And two major kingmakers — building trades chief John “Johnny Doc” Dougherty and Northwest Coalition leader Marian Tasco — suffered defeats.
Here are the top power brokers, interest groups, and ideologies that notched victories, or got licked, on Primary Day.
Many politicos privately wondered: Is the “Year of the Woman” real? Now we know, at least in Pennsylvania’s 2018 primary. Eight women won their party’s nominations for Congress. Women are now virtually guaranteed to break into the state’s all-male delegation in the U.S. House.
Trump Republicans triumphed in the GOP’s top two primaries. Lou Barletta, one of Trump’s earliest supporters, easily captured the GOP nomination for the Senate. Republican Scott Wagner, a brash businessman who compares himself to Trump, won the primary for governor.
In a suburban congressional race, though, Trumpism wasn’t so successful. Dean Malik, a Trump supporter, lost to the more moderate incumbent Brian Fitzpatrick in Bucks County.
3. ‘New Philly’
New Philadelphians won state House primaries they were supposed to lose — according to conventional wisdom in political circles, anyway. Elizabeth Fiedler, a former public radio reporter, defeated Jonathan “J.R.” Rowan, a ward leader and state Senate aide with support from Dougherty’s electricians union. Fiedler has lived in the city for 15 years, she said.
State Rep. Chris Rabb, also originally from outside Philly, fended off a challenger backed by the powerful Northwest Coalition.
Nina Ahmad, a Bangladeshi immigrant, lost the Democratic primary for lieutenant governor. But she finished ahead of incumbent Mike Stack, a former ward leader and the grandson of a congressman.
4. Democratic Socialists of America
5. Ed Rendell
Former Gov. Ed Rendell was a major supporter of Democrat Mary Gay Scanlon, who won a 10-person primary in the Fifth Congressional District. He appeared in her TV ad, calling her “Trump’s worst nightmare.” Rendell also endorsed primary winners Madeleine Dean in Montgomery County’s Fourth District and John Fetterman for lieutenant governor.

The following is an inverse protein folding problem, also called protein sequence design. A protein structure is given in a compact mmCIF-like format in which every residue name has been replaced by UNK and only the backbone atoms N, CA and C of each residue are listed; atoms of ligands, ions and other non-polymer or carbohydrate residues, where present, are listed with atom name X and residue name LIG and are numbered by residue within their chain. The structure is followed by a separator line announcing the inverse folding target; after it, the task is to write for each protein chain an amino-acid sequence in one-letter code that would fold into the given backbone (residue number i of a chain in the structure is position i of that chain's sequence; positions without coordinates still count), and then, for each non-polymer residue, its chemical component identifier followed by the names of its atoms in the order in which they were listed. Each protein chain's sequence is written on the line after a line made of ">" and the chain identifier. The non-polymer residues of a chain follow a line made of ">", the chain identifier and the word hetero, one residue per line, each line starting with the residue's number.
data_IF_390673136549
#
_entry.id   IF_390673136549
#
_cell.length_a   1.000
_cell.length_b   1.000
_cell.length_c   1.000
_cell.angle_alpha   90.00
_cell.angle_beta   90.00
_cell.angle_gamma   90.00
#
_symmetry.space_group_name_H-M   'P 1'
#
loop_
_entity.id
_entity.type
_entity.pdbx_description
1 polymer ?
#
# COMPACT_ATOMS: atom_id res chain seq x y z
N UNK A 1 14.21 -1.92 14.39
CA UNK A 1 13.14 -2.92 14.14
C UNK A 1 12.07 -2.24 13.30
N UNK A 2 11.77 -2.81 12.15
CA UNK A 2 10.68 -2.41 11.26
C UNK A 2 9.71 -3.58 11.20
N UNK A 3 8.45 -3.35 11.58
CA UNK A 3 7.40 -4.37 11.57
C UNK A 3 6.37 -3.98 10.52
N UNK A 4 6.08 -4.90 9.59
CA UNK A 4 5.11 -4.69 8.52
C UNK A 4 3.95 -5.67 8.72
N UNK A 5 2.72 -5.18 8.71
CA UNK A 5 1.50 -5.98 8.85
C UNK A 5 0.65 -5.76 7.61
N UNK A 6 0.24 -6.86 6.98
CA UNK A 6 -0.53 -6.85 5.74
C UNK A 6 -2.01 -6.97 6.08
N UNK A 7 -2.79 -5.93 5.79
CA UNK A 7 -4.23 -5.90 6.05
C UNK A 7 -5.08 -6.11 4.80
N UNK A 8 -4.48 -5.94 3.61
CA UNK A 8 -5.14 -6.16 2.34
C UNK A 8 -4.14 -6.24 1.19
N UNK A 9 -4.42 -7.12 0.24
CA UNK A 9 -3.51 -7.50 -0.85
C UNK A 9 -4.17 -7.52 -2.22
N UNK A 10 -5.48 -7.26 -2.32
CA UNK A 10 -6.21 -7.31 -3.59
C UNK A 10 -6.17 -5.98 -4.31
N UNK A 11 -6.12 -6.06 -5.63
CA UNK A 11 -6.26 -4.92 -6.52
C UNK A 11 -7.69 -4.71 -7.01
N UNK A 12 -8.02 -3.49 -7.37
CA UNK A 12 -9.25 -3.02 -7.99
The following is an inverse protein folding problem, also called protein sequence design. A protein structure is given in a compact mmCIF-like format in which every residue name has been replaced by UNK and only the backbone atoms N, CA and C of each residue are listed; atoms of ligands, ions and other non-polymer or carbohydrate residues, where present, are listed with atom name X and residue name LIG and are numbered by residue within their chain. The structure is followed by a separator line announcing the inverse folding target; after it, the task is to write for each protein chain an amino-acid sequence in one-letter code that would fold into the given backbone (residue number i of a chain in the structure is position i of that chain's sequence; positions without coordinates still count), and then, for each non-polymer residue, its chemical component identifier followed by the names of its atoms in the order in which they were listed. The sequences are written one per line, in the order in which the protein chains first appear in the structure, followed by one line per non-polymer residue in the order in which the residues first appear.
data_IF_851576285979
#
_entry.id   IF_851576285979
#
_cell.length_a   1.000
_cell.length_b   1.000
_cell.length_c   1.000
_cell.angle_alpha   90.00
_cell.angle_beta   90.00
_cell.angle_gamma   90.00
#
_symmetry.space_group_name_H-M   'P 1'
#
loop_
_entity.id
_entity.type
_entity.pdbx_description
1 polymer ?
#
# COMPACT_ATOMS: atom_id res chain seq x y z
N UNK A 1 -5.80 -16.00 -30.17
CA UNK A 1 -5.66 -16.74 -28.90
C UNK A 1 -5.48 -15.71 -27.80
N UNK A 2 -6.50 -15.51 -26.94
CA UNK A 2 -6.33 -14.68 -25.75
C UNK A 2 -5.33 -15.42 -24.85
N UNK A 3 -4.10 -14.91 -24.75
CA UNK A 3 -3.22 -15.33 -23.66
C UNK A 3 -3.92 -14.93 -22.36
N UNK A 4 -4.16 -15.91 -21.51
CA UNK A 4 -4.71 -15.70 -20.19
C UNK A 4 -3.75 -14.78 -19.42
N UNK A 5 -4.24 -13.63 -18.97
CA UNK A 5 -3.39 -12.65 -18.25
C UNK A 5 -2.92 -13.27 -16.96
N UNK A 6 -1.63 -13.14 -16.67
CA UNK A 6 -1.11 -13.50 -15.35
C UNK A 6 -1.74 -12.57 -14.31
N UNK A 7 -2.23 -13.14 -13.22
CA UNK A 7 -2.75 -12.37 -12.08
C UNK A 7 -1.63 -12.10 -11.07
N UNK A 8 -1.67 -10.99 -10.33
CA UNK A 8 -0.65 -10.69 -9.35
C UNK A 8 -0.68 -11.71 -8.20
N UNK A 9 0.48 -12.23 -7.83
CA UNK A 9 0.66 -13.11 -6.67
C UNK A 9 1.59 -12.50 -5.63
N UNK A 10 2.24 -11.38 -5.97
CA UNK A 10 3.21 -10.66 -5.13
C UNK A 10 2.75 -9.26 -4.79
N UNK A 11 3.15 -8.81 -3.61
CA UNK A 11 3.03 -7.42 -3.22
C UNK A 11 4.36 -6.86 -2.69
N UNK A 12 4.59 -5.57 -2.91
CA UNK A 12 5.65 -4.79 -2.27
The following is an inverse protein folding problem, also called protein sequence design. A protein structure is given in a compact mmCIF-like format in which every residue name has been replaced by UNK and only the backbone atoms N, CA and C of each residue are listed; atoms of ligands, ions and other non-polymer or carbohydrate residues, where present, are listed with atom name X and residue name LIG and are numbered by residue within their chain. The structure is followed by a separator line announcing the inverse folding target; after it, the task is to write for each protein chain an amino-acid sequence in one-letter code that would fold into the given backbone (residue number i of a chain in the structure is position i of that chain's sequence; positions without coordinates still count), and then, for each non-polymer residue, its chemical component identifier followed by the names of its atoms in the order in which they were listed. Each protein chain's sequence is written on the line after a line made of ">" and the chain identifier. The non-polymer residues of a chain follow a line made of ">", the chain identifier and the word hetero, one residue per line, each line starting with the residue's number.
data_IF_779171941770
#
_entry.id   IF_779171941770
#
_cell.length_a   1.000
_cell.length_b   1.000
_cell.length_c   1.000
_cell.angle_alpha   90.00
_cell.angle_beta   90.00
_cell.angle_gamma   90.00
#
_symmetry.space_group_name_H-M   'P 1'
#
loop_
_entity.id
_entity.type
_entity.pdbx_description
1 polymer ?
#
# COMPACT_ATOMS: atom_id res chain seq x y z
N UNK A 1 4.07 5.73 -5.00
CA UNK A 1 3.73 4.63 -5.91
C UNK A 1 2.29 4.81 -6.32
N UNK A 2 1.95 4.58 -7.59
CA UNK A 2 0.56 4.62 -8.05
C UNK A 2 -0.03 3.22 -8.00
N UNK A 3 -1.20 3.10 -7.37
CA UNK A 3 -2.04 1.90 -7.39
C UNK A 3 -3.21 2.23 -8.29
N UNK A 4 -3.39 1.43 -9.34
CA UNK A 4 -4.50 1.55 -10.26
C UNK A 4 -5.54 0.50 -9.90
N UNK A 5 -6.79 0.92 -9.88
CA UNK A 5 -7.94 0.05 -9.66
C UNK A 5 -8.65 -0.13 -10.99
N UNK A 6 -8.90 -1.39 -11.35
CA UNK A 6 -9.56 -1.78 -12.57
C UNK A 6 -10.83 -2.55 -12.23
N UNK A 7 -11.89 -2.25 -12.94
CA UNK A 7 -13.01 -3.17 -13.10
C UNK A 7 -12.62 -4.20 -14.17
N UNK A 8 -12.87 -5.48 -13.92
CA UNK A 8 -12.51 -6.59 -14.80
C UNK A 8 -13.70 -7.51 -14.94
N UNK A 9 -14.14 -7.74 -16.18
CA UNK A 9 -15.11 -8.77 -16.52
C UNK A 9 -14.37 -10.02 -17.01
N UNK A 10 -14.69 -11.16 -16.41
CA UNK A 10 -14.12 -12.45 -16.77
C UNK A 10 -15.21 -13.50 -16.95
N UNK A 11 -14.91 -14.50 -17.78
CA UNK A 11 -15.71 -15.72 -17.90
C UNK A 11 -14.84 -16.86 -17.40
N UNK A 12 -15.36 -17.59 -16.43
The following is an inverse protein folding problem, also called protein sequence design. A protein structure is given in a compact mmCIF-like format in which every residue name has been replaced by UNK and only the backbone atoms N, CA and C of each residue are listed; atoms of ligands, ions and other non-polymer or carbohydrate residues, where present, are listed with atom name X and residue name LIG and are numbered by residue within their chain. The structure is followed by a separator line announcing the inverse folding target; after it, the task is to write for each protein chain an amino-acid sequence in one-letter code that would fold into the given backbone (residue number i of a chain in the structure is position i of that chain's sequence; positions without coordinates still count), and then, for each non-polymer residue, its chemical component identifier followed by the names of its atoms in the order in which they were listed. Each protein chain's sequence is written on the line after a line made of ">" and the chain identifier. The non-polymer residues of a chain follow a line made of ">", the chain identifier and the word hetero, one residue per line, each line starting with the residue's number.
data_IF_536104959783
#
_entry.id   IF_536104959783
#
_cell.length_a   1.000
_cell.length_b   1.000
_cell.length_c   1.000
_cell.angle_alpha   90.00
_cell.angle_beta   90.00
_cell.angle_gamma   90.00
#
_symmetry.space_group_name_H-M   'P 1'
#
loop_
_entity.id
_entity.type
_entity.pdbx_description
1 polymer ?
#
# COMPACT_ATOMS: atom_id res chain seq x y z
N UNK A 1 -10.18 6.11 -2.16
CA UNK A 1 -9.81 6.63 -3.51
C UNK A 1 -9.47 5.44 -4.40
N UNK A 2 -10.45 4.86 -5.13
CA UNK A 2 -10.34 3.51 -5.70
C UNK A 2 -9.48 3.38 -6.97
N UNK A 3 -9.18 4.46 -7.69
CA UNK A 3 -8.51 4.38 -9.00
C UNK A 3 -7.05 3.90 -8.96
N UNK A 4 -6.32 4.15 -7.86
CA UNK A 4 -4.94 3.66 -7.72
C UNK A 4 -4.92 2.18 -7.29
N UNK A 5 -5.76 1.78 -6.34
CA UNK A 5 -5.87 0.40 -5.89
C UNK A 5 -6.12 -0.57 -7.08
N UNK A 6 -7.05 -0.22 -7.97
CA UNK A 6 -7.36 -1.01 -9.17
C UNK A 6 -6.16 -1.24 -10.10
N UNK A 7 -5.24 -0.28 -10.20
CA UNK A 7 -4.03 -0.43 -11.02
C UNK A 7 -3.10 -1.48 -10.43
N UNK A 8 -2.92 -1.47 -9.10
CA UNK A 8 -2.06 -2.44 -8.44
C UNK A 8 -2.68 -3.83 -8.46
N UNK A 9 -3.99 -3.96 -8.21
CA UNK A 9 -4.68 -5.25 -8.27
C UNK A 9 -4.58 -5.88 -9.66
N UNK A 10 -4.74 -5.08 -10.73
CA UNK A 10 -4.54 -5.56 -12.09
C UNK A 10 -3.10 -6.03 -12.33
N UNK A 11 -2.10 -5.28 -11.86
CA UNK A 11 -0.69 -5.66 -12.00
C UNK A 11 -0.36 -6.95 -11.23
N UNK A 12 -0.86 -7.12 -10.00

6. Delaware County Democrats
When the state Supreme Court drew a new congressional district map this year, Delaware County Democrats were thrilled. It gave them a district that was almost entirely based in their county. But then they got worried. The district includes parts of South Philly, leading many to think that a city candidate could win the primary. That didn’t happen: Scanlon, a Swarthmore resident, took home the prize.
1. John Dougherty
John “Johnny Doc” Dougherty, the leader of the city’s building trades, has long been one of the city’s most powerful political forces. But Fifth District candidate Rich Lazer, whom Dougherty encouraged to run, lost, though Dougherty launched a super PAC for him that spent nearly $1 million on TV ads.
The socialist-backed Fiedler defeated the electricians union-backed Rowan. And she did it in Dougherty’s backyard: The state House district she ran in includes his home neighborhood, Pennsport. Sean Kilkenny, another electricians-supported candidate, lost a state legislative race in Northeast Philly.
One Dougherty-backed candidate who won was Montgomery County’s Dean.
2. The Northwest Coalition
The Northwest Coalition is another kingmaker in Philadelphia. Former Councilwoman Marian Tasco, a leading figure in that group, backed Rabb’s challenger, Melissa Scott. But Rabb won.
3. Bernie Sanders
Sen. Bernie Sanders is America’s most popular politician. But that didn’t translate to a win for his preferred candidates in two congressional primaries. He backed Lazer in the Fifth District and Greg Edwards in the Seventh, both of whom lost. Sanders did back Fetterman in the primary for lieutenant governor.
4. Philly’s Democratic Establishment and ‘Old Philly’
Several former and current Democratic ward leaders — Stack, Tasco, Rowan, and Rowan’s uncle, Matthew Myers — lost key races. (Rabb is also a ward leader.)
“I’m bitter today,” wrote one lifelong Philadelphian on Facebook about the race Fiedler won. “The 184th is now Hipster heaven. Bye bye, median parking on Broad, hello bike lanes. … Let’s have a moment of silence for the South Philly we once knew.”
5. Rick Saccone
Republican Rick Saccone, who has supported anti-union “Right-to-Work” laws, lost not one but two bids for Congress this year. Ouch. The first was a special election against Democratic U.S. Rep. Conor Lamb. On Tuesday, he got his butt kicked by Guy Reschenthaler in the 14th District.
6. Philadelphia’s Voter Turnout
For all the city’s apparent new energy, turnout stunk: Only 17 percent of registered voters cast ballots, according to a preliminary tally. In a year when analysts think Democrats could make major gains, you have to wonder: Could that be a bad sign for the party?